“The next Buddha will be a Sangha” – Thich Nhat Hanh
Sanghas are communities of monastic and/or lay Buddist practitioners. A sangha is the best way to practice meditation, as it offers deep support and wisdom for beginners and seasoned practitioners alike, and can start with a minimum of four practitioners. Not only do they help create a routine and improve individual practice, but the energy of a community of practitioners can create ripples of understanding and compassion that reverberate throughout society and the world.
Further reading: ‘Dharma Body, Sangha Body’ is a short teaching by Thich Nhat Hanh for lay audiences, explaining two of the most important terms in Buddhism: dharma and sangha.
For those who want to either join or create a local sangha, some pointers are shared below.
Finding a local sangha
There are Mindfulness Practice Centers working according to the Plum Village tradition in Europe, Asia, and America, made up of communities of monks, nuns, and laypeople. There are also dozens of lay Mindfulness Practice Centers worldwide, while over a thousand lay sanghas meet regularly in towns and cities for mornings, evenings, or days of mindfulness practice.
The Plum Village community has created a directory centralizing all known lay sanghas. It includes a map showing them all with detailed information about the closest sangha in the Plum Village tradition.
Online sanghas, which became popular during the pandemic, are also available. The Plumline website, a support center for anyone wishing to find, establish, build, or maintain an online sangha, provides a place to share ideas and resources as online sanghas develop.
However, if you would like to start a new sangha, online or in your physical vicinity, here are some tips:
Six practises for a real sangha
“Without a sangha you lose your practice very soon” – Thich Nhat Hanh
You will need to learn how to practice with a sangha; therefore, we invite you to listen to key Dharma Talks by Thich Nhat Hanh and Plum Village dharma teachers on this subject.
For instance, in this Dharma Talk, Thay takes a deep dive into what it means to be a sangha. Some of what Thay shares relates to monastic sanghas, but much can equally be applied to a lay community, like the Six Togethernesses a real sangha must practice:
1. Body: being physically present in one place
2. Mindfulness training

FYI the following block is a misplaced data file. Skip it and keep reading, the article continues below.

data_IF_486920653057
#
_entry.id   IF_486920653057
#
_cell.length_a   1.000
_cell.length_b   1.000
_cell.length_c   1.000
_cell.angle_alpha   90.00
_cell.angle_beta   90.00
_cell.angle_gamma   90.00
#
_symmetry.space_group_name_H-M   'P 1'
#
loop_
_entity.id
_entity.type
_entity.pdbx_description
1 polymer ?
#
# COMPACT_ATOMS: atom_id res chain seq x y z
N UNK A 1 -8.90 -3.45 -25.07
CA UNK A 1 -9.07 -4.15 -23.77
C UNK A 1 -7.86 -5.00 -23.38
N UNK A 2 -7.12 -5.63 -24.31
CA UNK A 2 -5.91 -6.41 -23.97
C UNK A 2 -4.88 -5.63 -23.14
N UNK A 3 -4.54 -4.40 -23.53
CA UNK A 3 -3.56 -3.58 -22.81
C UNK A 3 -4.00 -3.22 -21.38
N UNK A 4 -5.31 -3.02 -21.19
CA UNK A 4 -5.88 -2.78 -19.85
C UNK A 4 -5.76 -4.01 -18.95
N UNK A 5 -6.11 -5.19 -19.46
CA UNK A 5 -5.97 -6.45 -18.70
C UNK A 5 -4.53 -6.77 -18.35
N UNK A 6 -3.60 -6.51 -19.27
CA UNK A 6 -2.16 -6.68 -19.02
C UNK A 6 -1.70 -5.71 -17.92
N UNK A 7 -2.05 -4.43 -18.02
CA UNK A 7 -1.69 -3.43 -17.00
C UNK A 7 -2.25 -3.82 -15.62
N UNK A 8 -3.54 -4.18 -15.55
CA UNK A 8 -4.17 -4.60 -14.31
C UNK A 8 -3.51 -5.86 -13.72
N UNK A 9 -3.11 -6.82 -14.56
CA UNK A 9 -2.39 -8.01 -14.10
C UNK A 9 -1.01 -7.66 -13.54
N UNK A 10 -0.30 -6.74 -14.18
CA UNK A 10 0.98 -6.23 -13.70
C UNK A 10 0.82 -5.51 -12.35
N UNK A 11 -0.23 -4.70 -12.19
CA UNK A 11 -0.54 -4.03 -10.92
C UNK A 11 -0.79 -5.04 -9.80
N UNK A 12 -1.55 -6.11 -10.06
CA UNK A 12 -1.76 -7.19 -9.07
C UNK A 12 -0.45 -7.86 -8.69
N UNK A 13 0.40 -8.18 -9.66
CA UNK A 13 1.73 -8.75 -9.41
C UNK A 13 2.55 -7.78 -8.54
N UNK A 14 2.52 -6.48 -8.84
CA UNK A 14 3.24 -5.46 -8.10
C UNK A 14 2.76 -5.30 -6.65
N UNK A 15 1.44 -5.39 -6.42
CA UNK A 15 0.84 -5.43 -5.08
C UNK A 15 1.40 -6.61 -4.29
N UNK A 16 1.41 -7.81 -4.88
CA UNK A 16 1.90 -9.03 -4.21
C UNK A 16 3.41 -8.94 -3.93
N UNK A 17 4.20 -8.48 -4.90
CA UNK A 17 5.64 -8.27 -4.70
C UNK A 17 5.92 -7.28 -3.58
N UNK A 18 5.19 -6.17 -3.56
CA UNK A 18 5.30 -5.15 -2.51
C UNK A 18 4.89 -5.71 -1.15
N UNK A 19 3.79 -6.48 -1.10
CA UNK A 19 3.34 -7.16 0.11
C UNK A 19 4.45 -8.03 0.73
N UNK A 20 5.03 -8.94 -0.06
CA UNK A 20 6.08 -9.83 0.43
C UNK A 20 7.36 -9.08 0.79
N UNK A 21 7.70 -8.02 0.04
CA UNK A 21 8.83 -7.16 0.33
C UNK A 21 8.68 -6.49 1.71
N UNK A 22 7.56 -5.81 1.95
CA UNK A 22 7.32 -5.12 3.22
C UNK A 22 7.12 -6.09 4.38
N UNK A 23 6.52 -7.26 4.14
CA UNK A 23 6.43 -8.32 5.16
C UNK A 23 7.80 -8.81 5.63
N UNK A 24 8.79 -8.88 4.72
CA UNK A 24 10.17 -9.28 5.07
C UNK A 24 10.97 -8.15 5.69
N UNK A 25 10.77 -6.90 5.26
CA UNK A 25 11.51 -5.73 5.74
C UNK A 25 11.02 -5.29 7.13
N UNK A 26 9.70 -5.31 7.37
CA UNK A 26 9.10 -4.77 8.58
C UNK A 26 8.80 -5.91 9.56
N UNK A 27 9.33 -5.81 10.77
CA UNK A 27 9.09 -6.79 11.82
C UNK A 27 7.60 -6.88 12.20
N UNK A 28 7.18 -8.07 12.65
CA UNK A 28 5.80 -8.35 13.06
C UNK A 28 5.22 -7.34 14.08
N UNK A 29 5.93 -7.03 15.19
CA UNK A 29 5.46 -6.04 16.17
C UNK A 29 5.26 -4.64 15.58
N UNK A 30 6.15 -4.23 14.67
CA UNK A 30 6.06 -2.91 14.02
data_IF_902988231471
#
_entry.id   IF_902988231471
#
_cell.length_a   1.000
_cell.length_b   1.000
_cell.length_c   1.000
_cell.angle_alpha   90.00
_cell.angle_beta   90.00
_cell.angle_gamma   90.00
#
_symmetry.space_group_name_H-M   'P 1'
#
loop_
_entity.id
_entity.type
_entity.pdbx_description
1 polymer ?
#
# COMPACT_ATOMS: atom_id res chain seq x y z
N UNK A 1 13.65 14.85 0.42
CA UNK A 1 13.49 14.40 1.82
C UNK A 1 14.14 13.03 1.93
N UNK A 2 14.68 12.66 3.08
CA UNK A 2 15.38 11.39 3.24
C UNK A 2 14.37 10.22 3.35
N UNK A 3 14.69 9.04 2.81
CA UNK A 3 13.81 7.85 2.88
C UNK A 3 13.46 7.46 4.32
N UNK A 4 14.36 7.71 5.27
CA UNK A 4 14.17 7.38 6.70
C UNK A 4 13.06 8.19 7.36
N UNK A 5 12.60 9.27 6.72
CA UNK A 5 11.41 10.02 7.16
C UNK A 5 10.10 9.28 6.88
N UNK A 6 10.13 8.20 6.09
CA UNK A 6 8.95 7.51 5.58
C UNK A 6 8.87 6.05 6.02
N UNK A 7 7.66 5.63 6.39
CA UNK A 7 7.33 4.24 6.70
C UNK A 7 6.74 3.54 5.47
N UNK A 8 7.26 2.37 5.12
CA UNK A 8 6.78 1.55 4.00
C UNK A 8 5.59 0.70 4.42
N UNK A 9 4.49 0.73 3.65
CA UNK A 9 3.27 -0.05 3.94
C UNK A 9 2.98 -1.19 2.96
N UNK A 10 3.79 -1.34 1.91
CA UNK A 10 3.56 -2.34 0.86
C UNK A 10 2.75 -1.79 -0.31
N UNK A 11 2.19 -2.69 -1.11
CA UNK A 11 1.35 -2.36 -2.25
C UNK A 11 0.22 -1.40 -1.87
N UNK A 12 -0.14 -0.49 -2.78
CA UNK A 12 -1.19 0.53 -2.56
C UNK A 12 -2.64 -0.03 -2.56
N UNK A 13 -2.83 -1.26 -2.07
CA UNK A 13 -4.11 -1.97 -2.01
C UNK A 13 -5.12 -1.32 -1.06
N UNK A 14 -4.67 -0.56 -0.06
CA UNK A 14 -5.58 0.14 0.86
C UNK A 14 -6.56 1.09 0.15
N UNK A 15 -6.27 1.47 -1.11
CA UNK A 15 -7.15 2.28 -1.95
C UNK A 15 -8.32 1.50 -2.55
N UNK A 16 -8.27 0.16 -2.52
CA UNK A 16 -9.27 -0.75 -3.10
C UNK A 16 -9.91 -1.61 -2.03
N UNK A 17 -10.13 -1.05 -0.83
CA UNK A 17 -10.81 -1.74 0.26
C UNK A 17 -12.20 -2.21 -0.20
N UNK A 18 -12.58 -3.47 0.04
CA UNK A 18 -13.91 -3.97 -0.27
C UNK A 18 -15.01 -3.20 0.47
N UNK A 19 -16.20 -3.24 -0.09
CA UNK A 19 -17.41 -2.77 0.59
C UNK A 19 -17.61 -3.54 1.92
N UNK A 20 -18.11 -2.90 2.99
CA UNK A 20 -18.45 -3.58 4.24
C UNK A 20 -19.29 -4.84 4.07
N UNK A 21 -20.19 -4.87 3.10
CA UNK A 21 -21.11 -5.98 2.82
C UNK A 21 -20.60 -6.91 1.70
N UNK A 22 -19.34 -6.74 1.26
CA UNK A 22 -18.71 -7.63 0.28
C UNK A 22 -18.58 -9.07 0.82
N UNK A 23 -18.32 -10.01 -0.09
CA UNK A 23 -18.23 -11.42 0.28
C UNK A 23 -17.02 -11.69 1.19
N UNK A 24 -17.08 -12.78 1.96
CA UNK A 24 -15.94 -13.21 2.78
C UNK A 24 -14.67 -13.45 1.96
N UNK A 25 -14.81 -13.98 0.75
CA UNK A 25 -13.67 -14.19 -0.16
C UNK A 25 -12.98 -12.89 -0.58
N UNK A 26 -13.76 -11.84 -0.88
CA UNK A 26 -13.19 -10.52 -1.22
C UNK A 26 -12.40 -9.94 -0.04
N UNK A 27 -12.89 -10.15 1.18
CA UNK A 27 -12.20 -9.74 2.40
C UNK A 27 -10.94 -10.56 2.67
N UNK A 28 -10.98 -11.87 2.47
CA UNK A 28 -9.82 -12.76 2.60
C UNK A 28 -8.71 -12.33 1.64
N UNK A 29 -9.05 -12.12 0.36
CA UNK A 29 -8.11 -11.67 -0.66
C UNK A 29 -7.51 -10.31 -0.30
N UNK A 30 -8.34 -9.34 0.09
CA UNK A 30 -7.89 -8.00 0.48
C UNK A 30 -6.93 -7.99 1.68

3. Sharing: dharma discussion; nonverbal action; presence. (View, insight, understanding, wisdom)
4. Speech: loving; calm and gentle
5. Material resources: shared equally
6. Happy and joyful; synthesis of all ideas.
Toward the end of the talk, Thay also explains the difference between the core sangha and the extended sangha.
The New Sangha Handbook
This 47-page resource includes Mindfulness Trainings, guidance for sangha activities and facilitation, and other practice and teaching information. It can also be downloaded free of charge as a PDF file, here.
➛ Subscribe to the community’s newsletters, especially The Raft – a special bi-weekly series, assembled by the Thich Nhat Hanh Foundation, Plum Village Monastery, Parallax Press, and the Plum Village App team
➛ Join a retreat and find out firsthand how such gatherings take place
➛ Ask for assistance from the online lay and monastic communities, which can share priceless advice to help you start and run a sangha.
“In order to cultivate and strengthen our Sangha, we first need to cultivate and strengthen our own practice. Once we know how to generate joy and happiness; once we know how to handle our suffering; and once we know how to listen deeply and speak lovingly in order to re-establish communication with our brothers and sisters, then we will have great success in Sangha-building” – Thich Nhat Hanh
‘Sangha Building: Our Noblest Career’
Dharma Talks: ‘How Do We Practice as a Sangha’
‘Developing a Group’
The New Sangha Handbook
‘Sangha Building Resources’
The Way Out Is In: ‘Building and Sustaining the Beloved Community’
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